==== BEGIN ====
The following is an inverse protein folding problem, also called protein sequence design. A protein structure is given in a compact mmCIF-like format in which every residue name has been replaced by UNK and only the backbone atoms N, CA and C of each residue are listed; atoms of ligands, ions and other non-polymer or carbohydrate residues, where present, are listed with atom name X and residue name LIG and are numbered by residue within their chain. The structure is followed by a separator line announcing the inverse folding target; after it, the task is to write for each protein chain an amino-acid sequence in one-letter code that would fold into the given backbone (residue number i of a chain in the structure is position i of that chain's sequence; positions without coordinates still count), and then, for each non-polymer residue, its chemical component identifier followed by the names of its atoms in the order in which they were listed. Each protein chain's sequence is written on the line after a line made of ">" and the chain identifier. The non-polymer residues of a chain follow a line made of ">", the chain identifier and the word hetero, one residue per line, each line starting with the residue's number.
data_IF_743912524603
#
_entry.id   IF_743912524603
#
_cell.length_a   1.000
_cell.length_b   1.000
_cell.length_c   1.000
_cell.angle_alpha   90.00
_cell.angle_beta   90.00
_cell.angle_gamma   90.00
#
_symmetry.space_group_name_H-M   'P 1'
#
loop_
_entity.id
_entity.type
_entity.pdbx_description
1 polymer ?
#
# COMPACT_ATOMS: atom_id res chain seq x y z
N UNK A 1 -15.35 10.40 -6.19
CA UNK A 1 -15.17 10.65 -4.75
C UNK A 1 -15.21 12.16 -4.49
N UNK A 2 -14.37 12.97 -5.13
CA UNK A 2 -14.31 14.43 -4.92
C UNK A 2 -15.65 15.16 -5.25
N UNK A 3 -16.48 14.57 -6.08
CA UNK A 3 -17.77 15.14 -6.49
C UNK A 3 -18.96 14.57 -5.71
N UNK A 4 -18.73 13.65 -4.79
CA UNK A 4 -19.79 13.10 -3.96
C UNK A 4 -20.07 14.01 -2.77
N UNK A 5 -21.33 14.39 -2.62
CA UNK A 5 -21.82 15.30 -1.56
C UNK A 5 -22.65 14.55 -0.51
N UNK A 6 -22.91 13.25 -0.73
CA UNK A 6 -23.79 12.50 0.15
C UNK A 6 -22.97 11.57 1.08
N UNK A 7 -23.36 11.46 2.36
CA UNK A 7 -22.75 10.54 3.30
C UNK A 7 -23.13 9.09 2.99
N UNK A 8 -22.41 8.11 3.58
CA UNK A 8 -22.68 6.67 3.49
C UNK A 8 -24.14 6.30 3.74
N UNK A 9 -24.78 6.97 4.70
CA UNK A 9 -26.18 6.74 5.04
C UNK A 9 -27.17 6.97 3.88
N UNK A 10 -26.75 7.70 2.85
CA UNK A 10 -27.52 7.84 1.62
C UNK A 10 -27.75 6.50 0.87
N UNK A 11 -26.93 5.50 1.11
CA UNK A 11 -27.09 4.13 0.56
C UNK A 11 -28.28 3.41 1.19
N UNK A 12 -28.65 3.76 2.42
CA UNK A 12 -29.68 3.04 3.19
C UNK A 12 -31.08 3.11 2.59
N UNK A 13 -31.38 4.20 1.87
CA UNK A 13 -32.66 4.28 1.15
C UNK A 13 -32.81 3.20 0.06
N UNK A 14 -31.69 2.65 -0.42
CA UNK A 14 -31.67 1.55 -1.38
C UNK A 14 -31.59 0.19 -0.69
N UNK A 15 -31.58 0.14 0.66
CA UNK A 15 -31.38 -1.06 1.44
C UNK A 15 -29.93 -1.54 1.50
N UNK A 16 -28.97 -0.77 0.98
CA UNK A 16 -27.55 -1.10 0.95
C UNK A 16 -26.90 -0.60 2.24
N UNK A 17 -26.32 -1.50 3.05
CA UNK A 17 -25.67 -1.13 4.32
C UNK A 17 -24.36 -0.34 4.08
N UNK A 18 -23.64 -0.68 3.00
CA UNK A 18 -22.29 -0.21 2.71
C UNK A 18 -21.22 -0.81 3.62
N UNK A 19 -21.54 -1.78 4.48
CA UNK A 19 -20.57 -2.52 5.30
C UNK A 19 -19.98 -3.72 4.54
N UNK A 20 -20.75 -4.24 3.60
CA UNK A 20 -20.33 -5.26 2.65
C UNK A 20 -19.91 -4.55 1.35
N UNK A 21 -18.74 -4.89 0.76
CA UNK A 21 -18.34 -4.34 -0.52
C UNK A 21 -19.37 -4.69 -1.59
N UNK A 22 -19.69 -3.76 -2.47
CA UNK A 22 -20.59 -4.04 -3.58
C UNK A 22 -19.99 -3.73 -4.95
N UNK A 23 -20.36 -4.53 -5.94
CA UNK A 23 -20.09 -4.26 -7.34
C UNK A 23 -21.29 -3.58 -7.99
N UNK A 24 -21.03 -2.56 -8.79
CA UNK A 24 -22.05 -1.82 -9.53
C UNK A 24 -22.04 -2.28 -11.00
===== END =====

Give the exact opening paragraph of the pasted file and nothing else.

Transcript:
The following is an inverse protein folding problem, also called protein sequence design. A protein structure is given in a compact mmCIF-like format in which every residue name has been replaced by UNK and only the backbone atoms N, CA and C of each residue are listed; atoms of ligands, ions and other non-polymer or carbohydrate residues, where present, are listed with atom name X and residue name LIG and are numbered by residue within their chain. The structure is followed by a separator line announcing the inverse folding target; after it, the task is to write for each protein chain an amino-acid sequence in one-letter code that would fold into the given backbone (residue number i of a chain in the structure is position i of that chain's sequence; positions without coordinates still count), and then, for each non-polymer residue, its chemical component identifier followed by the names of its atoms in the order in which they were listed. Each protein chain's sequence is written on the line after a line made of ">" and the chain identifier. The non-polymer residues of a chain follow a line made of ">", the chain identifier and the word hetero, one residue per line, each line starting with the residue's number.